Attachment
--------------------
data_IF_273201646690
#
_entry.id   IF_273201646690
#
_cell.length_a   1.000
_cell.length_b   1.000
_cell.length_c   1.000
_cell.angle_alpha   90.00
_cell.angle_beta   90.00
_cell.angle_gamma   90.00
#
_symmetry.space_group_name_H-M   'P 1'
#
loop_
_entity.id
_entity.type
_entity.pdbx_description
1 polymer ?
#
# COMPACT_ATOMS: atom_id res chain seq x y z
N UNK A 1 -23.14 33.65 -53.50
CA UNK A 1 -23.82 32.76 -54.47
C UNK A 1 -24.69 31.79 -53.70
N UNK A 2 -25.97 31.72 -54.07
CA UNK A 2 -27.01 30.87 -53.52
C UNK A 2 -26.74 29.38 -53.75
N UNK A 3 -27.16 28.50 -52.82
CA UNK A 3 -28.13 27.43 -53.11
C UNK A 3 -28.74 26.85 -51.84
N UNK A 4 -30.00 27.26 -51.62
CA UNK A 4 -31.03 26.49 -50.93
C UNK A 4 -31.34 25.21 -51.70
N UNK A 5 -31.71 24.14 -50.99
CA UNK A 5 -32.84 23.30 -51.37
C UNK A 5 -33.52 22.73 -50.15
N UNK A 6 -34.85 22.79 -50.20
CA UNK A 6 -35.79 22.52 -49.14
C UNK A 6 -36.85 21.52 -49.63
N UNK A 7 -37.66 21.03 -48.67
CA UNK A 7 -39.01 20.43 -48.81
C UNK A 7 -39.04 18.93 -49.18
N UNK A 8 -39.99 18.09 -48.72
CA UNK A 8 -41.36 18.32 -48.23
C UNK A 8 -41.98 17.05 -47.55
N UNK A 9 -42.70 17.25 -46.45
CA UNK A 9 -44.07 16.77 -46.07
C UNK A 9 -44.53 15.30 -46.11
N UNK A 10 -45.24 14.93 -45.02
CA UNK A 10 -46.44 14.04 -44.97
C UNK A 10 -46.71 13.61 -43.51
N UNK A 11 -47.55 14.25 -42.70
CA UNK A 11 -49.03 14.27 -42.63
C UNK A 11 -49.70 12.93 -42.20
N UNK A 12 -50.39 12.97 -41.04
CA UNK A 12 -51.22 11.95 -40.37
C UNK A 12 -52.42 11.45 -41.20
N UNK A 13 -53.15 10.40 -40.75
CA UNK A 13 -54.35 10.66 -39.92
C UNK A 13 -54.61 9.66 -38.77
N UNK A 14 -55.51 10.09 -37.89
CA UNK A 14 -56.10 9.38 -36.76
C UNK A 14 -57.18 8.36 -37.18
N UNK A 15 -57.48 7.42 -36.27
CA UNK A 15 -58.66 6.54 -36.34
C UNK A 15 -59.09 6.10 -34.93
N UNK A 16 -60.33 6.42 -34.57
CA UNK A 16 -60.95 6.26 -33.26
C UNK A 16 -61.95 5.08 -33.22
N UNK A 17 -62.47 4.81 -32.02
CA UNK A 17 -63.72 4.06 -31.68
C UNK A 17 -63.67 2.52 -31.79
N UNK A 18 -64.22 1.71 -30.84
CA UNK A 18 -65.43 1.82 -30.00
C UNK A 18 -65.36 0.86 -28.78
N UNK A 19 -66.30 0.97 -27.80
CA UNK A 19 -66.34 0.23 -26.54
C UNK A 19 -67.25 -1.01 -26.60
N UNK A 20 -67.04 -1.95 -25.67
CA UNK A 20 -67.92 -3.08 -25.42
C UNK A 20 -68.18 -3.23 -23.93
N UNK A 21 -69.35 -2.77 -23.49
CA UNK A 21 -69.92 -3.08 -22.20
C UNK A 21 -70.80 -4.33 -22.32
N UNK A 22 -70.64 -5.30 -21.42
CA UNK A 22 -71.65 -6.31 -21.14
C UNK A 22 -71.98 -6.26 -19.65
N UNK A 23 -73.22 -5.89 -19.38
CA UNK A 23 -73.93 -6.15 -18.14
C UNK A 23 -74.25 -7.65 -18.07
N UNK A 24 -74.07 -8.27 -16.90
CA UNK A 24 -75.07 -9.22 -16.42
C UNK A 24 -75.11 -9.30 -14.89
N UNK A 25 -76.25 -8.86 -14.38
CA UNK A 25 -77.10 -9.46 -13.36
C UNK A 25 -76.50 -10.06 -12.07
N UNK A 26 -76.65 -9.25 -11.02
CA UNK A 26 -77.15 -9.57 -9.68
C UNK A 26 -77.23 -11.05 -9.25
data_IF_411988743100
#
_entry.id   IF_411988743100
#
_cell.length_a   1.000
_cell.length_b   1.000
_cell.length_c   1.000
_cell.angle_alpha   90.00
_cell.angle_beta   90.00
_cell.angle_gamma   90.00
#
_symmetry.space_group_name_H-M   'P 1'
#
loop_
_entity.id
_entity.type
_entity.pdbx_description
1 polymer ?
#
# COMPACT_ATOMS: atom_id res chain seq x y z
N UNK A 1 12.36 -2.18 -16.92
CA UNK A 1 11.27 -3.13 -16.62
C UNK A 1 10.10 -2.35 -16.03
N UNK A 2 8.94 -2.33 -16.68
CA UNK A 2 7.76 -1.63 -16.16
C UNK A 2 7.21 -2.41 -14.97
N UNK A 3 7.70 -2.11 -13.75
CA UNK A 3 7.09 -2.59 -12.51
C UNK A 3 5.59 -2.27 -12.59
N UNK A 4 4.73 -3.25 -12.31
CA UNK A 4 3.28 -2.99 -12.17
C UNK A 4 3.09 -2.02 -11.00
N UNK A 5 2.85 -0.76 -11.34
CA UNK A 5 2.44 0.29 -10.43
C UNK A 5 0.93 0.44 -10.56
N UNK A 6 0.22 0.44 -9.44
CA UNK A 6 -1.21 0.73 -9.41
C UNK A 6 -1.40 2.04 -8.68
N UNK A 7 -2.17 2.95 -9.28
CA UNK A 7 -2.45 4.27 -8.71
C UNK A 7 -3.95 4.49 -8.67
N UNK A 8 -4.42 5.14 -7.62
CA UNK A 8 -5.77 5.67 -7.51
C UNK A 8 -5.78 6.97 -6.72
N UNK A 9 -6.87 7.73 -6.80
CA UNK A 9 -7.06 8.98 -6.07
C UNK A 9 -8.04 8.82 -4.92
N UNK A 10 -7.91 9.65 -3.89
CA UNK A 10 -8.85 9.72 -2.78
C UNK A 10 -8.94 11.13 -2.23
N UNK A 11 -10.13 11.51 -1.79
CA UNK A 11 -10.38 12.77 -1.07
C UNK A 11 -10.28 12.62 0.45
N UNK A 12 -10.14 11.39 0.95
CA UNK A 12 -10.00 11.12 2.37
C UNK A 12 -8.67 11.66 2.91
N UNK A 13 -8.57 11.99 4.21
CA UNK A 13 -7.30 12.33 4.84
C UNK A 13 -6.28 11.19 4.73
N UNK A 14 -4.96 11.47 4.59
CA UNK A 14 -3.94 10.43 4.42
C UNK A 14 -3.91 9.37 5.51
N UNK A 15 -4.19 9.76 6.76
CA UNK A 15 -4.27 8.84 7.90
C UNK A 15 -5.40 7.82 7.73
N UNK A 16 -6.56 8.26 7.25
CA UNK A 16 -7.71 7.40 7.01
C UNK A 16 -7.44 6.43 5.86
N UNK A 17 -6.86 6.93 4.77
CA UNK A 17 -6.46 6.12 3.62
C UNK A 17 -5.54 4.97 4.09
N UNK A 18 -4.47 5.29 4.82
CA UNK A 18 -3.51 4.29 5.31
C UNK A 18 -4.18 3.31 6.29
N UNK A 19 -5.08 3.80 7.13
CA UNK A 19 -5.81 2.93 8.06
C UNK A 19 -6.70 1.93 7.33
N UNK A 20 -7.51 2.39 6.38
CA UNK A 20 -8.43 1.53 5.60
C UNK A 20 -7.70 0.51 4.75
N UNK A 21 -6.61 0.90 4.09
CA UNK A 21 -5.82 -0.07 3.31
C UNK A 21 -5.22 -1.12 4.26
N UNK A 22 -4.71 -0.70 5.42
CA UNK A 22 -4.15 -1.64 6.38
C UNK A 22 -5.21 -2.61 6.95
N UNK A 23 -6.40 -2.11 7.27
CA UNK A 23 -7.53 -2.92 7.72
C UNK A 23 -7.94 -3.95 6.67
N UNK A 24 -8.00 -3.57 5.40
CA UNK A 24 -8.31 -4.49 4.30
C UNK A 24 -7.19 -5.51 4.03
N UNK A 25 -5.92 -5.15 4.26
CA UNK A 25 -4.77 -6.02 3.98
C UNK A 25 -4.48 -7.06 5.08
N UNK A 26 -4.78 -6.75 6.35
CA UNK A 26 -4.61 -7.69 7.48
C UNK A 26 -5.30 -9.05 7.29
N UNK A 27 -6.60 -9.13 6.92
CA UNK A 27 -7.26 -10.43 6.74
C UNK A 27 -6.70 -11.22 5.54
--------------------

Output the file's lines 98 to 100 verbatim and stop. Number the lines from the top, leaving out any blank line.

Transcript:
C UNK A 26 -77.23 -11.05 -9.25
data_IF_411988743100
#